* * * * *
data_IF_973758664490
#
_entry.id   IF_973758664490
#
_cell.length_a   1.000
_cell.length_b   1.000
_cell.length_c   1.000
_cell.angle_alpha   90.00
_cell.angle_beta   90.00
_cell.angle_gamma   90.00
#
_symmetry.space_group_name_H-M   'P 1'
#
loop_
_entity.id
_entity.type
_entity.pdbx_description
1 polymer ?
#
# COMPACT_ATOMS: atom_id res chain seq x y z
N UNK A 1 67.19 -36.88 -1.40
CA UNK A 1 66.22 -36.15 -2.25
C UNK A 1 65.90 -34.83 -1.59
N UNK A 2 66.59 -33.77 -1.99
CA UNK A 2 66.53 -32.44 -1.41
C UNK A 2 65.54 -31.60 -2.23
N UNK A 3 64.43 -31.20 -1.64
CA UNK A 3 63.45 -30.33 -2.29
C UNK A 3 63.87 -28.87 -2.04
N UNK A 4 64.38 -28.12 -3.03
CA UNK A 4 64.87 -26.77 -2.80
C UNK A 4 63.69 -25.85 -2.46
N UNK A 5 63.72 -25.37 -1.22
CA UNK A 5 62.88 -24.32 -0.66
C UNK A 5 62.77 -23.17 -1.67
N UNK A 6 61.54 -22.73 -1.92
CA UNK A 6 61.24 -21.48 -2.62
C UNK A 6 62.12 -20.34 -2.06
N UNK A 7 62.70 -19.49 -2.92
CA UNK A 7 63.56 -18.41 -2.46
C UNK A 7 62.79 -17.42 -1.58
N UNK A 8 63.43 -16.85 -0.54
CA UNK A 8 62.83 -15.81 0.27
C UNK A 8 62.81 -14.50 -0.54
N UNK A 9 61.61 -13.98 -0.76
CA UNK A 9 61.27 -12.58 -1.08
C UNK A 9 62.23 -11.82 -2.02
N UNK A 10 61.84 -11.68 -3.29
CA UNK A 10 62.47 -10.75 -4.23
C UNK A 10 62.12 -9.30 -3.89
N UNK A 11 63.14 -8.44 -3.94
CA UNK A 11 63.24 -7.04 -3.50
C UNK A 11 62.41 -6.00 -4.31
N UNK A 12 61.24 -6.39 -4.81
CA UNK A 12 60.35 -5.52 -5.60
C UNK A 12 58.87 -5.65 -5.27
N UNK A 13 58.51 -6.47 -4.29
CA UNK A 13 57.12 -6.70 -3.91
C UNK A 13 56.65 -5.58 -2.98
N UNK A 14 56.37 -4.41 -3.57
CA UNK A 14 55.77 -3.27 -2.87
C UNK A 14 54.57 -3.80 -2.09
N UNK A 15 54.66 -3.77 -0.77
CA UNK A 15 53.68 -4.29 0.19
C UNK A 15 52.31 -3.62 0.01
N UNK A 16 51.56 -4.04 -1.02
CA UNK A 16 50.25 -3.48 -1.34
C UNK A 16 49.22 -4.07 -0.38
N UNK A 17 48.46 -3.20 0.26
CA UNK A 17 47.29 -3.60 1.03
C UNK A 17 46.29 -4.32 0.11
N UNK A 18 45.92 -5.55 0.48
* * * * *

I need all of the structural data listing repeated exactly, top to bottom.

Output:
data_IF_973758664490
#
_entry.id   IF_973758664490
#
_cell.length_a   1.000
_cell.length_b   1.000
_cell.length_c   1.000
_cell.angle_alpha   90.00
_cell.angle_beta   90.00
_cell.angle_gamma   90.00
#
_symmetry.space_group_name_H-M   'P 1'
#
loop_
_entity.id
_entity.type
_entity.pdbx_description
1 polymer ?
#
# COMPACT_ATOMS: atom_id res chain seq x y z
N UNK A 1 67.19 -36.88 -1.40
CA UNK A 1 66.22 -36.15 -2.25
C UNK A 1 65.90 -34.83 -1.59
N UNK A 2 66.59 -33.77 -1.99
CA UNK A 2 66.53 -32.44 -1.41
C UNK A 2 65.54 -31.60 -2.23
N UNK A 3 64.43 -31.20 -1.64
CA UNK A 3 63.45 -30.33 -2.29
C UNK A 3 63.87 -28.87 -2.04
N UNK A 4 64.38 -28.12 -3.03
CA UNK A 4 64.87 -26.77 -2.80
C UNK A 4 63.69 -25.85 -2.46
N UNK A 5 63.72 -25.37 -1.22
CA UNK A 5 62.88 -24.32 -0.66
C UNK A 5 62.77 -23.17 -1.67
N UNK A 6 61.54 -22.73 -1.92
CA UNK A 6 61.24 -21.48 -2.62
C UNK A 6 62.12 -20.34 -2.06
N UNK A 7 62.70 -19.49 -2.92
CA UNK A 7 63.56 -18.41 -2.46
C UNK A 7 62.79 -17.42 -1.58
N UNK A 8 63.43 -16.85 -0.54
CA UNK A 8 62.83 -15.81 0.27
C UNK A 8 62.81 -14.50 -0.54
N UNK A 9 61.61 -13.98 -0.76
CA UNK A 9 61.27 -12.58 -1.08
C UNK A 9 62.23 -11.82 -2.02
N UNK A 10 61.84 -11.68 -3.29
CA UNK A 10 62.47 -10.75 -4.23
C UNK A 10 62.12 -9.30 -3.89
N UNK A 11 63.14 -8.44 -3.94
CA UNK A 11 63.24 -7.04 -3.50
C UNK A 11 62.41 -6.00 -4.31
N UNK A 12 61.24 -6.39 -4.81
CA UNK A 12 60.35 -5.52 -5.60
C UNK A 12 58.87 -5.65 -5.27
N UNK A 13 58.51 -6.47 -4.29
CA UNK A 13 57.12 -6.70 -3.91
C UNK A 13 56.65 -5.58 -2.98
N UNK A 14 56.37 -4.41 -3.57
CA UNK A 14 55.77 -3.27 -2.87
C UNK A 14 54.57 -3.80 -2.09
N UNK A 15 54.66 -3.77 -0.77
CA UNK A 15 53.68 -4.29 0.19
C UNK A 15 52.31 -3.62 0.01
N UNK A 16 51.56 -4.04 -1.02
CA UNK A 16 50.25 -3.48 -1.34
C UNK A 16 49.22 -4.07 -0.38
N UNK A 17 48.46 -3.20 0.26
CA UNK A 17 47.29 -3.60 1.03
C UNK A 17 46.29 -4.32 0.11
N UNK A 18 45.92 -5.55 0.48